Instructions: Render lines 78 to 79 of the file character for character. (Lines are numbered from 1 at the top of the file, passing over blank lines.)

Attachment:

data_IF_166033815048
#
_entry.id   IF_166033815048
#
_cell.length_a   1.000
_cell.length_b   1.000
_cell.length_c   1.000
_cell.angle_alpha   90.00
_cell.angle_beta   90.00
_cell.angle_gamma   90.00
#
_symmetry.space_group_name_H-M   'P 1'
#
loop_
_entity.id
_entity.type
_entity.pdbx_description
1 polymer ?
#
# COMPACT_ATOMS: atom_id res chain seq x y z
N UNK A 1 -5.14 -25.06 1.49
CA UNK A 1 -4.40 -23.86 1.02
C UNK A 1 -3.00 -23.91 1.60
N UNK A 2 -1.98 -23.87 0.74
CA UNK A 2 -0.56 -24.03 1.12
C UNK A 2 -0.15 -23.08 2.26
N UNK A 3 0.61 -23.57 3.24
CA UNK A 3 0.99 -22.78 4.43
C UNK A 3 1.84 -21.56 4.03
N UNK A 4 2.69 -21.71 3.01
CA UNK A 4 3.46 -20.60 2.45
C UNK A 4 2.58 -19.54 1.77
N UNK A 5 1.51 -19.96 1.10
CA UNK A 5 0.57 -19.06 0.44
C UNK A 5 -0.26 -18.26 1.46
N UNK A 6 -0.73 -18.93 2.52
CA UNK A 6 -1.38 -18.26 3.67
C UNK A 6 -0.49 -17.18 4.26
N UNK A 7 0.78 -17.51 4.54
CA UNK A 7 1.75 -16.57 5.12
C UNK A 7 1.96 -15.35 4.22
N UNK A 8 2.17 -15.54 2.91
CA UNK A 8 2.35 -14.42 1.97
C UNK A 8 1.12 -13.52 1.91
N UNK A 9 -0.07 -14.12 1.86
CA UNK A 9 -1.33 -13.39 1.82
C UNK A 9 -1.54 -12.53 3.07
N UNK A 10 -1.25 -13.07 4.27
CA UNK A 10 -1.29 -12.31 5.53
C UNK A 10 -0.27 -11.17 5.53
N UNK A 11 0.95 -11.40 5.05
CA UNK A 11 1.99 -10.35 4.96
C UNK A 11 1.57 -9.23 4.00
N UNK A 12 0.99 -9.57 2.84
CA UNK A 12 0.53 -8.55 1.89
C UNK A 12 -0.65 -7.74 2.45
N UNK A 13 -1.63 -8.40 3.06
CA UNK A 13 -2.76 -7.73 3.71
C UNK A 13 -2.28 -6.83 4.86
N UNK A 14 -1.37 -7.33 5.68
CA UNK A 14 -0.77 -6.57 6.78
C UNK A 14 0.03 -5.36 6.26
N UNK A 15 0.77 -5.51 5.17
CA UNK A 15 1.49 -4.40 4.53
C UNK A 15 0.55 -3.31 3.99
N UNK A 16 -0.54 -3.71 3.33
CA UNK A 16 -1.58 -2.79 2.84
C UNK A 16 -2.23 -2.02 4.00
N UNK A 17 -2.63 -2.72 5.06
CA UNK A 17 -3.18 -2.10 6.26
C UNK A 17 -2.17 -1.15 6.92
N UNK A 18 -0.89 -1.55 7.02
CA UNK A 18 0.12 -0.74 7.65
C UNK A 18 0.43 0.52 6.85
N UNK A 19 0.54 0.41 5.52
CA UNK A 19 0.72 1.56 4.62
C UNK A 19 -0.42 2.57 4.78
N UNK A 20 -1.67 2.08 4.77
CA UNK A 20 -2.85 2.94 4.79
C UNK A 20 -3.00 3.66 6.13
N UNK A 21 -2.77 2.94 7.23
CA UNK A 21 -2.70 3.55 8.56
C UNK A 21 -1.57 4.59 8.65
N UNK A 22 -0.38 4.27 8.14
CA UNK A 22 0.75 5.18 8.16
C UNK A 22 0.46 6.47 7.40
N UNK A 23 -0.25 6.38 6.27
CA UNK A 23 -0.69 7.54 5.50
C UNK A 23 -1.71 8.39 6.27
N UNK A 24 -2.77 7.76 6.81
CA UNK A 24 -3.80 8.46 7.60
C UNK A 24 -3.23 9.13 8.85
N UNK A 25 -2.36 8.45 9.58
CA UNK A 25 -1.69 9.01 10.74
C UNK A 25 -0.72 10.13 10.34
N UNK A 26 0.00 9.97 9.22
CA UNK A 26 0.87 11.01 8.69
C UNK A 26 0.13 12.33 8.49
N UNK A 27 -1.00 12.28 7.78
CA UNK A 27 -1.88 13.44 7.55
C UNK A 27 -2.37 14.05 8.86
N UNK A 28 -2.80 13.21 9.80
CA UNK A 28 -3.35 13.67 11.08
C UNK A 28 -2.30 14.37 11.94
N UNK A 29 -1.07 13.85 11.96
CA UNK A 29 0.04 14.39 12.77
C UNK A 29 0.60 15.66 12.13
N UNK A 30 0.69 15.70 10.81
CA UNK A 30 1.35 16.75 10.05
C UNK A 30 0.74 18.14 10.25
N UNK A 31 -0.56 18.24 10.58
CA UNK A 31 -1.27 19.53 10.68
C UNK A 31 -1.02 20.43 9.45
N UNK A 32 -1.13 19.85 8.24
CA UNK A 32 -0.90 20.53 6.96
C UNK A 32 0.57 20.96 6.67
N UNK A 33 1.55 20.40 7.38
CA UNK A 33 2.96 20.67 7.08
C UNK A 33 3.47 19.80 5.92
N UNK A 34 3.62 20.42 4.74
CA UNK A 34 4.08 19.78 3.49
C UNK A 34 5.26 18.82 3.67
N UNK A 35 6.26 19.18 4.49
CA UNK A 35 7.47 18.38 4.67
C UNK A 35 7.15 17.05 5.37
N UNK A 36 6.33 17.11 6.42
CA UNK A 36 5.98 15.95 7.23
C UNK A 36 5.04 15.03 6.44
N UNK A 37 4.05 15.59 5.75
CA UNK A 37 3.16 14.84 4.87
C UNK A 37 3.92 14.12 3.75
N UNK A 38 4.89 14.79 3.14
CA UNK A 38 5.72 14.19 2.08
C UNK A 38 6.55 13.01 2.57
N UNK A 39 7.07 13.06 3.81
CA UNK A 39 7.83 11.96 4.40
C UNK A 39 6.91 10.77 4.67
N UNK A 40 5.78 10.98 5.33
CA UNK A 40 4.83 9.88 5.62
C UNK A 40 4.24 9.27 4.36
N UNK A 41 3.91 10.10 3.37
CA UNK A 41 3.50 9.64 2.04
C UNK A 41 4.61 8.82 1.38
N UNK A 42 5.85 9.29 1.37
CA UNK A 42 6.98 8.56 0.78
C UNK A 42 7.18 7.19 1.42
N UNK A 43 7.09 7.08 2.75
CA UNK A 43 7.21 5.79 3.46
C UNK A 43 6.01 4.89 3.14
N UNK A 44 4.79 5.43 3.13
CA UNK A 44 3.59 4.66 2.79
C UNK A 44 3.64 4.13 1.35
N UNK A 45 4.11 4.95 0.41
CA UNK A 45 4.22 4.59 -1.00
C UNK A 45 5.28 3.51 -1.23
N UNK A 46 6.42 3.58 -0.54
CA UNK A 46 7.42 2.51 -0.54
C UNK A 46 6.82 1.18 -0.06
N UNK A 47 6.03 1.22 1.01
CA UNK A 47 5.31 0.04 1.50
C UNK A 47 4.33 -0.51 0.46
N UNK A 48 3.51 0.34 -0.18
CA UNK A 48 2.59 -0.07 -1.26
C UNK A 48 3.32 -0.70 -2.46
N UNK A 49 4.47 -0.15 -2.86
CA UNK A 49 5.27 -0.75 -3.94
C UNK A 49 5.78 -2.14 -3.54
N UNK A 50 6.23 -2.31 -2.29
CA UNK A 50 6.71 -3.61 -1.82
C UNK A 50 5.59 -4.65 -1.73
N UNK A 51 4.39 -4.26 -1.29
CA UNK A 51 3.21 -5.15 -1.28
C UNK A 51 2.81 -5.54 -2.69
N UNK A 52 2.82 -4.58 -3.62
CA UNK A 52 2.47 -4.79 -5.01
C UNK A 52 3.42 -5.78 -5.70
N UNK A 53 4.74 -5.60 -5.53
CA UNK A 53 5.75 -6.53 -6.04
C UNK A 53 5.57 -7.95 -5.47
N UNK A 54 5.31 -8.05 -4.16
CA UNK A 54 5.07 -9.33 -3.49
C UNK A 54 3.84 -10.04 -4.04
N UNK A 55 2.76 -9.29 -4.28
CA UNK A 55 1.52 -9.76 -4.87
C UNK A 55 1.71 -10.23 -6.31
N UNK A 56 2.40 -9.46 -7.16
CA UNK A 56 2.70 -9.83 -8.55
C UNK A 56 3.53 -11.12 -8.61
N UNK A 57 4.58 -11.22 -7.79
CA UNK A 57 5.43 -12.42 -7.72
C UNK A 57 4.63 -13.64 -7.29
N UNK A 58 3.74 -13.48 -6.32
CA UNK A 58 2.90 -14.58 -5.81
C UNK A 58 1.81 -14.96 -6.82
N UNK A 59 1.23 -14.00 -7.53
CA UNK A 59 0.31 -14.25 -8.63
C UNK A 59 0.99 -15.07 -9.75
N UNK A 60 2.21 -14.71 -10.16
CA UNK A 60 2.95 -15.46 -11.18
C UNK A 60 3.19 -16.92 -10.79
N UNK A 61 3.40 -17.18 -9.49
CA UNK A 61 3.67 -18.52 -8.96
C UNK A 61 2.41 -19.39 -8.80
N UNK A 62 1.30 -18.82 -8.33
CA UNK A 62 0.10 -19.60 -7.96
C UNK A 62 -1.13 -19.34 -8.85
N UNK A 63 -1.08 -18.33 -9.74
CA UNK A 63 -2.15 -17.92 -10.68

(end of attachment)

N UNK A 20 -1.67 2.08 4.77
CA UNK A 20 -2.85 2.94 4.79